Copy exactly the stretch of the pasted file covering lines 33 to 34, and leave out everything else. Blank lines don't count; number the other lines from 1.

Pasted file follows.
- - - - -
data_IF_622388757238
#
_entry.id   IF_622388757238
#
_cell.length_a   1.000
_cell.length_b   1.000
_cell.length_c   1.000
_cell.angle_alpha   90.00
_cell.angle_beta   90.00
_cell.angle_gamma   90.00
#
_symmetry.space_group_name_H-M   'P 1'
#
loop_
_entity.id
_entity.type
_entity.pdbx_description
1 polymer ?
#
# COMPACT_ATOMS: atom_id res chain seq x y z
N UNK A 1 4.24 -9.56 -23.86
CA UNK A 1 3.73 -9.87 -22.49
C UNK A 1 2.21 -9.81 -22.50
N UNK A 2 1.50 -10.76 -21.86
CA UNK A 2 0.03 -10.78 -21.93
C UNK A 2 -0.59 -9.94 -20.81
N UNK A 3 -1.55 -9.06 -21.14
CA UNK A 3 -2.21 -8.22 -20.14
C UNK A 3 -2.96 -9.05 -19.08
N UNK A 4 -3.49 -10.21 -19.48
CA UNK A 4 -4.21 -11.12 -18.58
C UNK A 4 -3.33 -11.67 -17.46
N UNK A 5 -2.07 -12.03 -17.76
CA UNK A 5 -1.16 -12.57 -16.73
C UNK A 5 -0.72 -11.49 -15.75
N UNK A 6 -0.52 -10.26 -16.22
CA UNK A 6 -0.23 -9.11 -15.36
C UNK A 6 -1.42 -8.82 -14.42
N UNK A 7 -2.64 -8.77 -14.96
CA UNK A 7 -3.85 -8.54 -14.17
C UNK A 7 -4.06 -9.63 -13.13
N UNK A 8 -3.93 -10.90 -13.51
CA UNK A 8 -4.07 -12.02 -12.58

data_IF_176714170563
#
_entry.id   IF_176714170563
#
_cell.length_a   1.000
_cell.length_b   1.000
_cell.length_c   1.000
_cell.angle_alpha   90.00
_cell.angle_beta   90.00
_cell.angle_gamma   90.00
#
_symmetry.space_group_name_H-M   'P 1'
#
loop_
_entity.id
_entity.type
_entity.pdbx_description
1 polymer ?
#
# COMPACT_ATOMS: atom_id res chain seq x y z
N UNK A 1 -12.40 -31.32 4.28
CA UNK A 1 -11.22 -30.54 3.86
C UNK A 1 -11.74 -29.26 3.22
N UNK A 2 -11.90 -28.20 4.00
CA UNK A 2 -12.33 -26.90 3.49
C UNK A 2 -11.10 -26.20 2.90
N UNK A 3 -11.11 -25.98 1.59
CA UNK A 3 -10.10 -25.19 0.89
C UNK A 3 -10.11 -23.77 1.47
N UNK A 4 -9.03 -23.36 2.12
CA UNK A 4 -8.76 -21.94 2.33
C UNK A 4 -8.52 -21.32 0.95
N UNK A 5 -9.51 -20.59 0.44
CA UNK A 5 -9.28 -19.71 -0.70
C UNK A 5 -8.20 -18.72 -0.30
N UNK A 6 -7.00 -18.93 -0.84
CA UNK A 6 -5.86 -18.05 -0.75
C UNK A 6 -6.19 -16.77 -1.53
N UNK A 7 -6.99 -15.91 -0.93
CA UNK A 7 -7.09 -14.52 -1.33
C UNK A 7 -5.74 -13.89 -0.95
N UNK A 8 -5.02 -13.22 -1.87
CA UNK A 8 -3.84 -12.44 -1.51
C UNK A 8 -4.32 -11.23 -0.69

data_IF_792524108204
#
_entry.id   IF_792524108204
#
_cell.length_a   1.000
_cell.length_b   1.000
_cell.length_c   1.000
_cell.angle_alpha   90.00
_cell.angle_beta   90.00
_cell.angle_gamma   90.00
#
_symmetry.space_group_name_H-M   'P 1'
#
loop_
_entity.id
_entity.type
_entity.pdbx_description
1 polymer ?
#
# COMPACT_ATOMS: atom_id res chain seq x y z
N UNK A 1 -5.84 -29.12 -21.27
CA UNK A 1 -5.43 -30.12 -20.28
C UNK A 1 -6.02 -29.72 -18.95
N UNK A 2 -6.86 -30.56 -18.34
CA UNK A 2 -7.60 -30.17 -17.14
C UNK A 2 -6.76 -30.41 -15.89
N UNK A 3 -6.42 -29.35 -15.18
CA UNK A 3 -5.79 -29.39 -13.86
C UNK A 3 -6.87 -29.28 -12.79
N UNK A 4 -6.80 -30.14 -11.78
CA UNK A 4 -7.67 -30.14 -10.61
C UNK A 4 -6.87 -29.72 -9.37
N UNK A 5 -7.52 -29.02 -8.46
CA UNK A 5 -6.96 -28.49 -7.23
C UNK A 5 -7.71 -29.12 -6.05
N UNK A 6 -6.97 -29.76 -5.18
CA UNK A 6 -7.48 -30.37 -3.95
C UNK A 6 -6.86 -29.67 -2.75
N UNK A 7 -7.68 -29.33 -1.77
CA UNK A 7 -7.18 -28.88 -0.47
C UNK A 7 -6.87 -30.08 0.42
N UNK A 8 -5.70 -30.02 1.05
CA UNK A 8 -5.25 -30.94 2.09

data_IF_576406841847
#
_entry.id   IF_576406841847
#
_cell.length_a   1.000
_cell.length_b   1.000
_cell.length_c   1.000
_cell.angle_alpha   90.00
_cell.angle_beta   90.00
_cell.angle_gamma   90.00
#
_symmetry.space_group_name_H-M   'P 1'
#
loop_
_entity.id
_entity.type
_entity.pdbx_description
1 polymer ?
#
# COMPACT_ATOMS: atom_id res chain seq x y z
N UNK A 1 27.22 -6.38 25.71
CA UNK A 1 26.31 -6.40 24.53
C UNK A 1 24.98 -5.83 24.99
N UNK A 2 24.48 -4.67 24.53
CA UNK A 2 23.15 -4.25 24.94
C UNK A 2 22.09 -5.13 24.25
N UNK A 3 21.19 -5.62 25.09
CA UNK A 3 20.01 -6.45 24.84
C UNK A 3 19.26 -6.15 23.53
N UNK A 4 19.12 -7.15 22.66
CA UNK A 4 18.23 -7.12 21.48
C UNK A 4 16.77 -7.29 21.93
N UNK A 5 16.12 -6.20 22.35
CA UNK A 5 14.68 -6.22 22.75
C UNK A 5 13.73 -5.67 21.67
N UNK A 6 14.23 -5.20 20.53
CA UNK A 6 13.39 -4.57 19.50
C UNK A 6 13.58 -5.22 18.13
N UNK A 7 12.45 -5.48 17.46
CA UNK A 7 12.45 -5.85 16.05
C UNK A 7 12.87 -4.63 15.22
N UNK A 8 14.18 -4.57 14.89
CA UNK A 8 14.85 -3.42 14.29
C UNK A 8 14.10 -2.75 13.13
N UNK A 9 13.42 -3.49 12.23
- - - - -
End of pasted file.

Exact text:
N UNK A 5 -2.07 -12.03 -17.76
CA UNK A 5 -1.16 -12.57 -16.73